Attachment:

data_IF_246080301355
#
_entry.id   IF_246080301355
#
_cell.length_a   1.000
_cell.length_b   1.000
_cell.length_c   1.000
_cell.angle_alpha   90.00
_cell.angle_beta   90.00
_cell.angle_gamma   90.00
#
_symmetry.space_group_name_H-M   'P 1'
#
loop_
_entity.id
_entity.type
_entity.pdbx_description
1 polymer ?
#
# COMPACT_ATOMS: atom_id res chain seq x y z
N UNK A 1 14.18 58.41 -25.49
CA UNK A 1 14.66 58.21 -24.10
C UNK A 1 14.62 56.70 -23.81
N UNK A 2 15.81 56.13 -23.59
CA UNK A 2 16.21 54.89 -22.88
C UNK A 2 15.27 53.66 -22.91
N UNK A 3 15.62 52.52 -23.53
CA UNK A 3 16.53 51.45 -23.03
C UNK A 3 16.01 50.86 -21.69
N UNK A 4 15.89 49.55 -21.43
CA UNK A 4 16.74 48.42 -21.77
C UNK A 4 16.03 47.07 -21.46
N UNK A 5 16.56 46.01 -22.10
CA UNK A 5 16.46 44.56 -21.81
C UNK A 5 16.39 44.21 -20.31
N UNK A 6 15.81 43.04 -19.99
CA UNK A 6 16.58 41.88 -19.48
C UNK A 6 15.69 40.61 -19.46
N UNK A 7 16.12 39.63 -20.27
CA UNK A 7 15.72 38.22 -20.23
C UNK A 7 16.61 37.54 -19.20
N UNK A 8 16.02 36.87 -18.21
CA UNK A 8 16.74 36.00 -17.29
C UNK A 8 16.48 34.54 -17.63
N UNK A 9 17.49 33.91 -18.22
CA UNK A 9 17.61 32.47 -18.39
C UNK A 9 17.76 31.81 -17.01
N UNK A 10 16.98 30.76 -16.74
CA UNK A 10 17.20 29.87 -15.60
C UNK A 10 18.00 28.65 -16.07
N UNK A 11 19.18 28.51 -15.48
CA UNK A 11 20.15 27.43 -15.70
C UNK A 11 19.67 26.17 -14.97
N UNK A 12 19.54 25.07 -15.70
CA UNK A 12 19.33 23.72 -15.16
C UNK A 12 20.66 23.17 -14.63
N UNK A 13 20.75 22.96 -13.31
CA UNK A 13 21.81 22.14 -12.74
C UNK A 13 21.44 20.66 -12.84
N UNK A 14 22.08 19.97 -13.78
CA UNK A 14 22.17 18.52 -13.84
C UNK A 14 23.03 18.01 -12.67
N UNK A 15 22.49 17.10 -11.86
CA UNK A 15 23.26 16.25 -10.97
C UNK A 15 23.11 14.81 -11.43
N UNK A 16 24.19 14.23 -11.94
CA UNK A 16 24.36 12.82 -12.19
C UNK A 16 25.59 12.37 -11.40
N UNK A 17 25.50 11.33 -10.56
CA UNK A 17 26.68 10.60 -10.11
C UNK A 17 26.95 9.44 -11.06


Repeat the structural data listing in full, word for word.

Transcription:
data_IF_246080301355
#
_entry.id   IF_246080301355
#
_cell.length_a   1.000
_cell.length_b   1.000
_cell.length_c   1.000
_cell.angle_alpha   90.00
_cell.angle_beta   90.00
_cell.angle_gamma   90.00
#
_symmetry.space_group_name_H-M   'P 1'
#
loop_
_entity.id
_entity.type
_entity.pdbx_description
1 polymer ?
#
# COMPACT_ATOMS: atom_id res chain seq x y z
N UNK A 1 14.18 58.41 -25.49
CA UNK A 1 14.66 58.21 -24.10
C UNK A 1 14.62 56.70 -23.81
N UNK A 2 15.81 56.13 -23.59
CA UNK A 2 16.21 54.89 -22.88
C UNK A 2 15.27 53.66 -22.91
N UNK A 3 15.62 52.52 -23.53
CA UNK A 3 16.53 51.45 -23.03
C UNK A 3 16.01 50.86 -21.69
N UNK A 4 15.89 49.55 -21.43
CA UNK A 4 16.74 48.42 -21.77
C UNK A 4 16.03 47.07 -21.46
N UNK A 5 16.56 46.01 -22.10
CA UNK A 5 16.46 44.56 -21.81
C UNK A 5 16.39 44.21 -20.31
N UNK A 6 15.81 43.04 -19.99
CA UNK A 6 16.58 41.88 -19.48
C UNK A 6 15.69 40.61 -19.46
N UNK A 7 16.12 39.63 -20.27
CA UNK A 7 15.72 38.22 -20.23
C UNK A 7 16.61 37.54 -19.20
N UNK A 8 16.02 36.87 -18.21
CA UNK A 8 16.74 36.00 -17.29
C UNK A 8 16.48 34.54 -17.63
N UNK A 9 17.49 33.91 -18.22
CA UNK A 9 17.61 32.47 -18.39
C UNK A 9 17.76 31.81 -17.01
N UNK A 10 16.98 30.76 -16.74
CA UNK A 10 17.20 29.87 -15.60
C UNK A 10 18.00 28.65 -16.07
N UNK A 11 19.18 28.51 -15.48
CA UNK A 11 20.15 27.43 -15.70
C UNK A 11 19.67 26.17 -14.97
N UNK A 12 19.54 25.07 -15.70
CA UNK A 12 19.33 23.72 -15.16
C UNK A 12 20.66 23.17 -14.63
N UNK A 13 20.75 22.96 -13.31
CA UNK A 13 21.81 22.14 -12.74
C UNK A 13 21.44 20.66 -12.84
N UNK A 14 22.08 19.97 -13.78
CA UNK A 14 22.17 18.52 -13.84
C UNK A 14 23.03 18.01 -12.67
N UNK A 15 22.49 17.10 -11.86
CA UNK A 15 23.26 16.25 -10.97
C UNK A 15 23.11 14.81 -11.43
N UNK A 16 24.19 14.23 -11.94
CA UNK A 16 24.36 12.82 -12.19
C UNK A 16 25.59 12.37 -11.40
N UNK A 17 25.50 11.33 -10.56
CA UNK A 17 26.68 10.60 -10.11
C UNK A 17 26.95 9.44 -11.06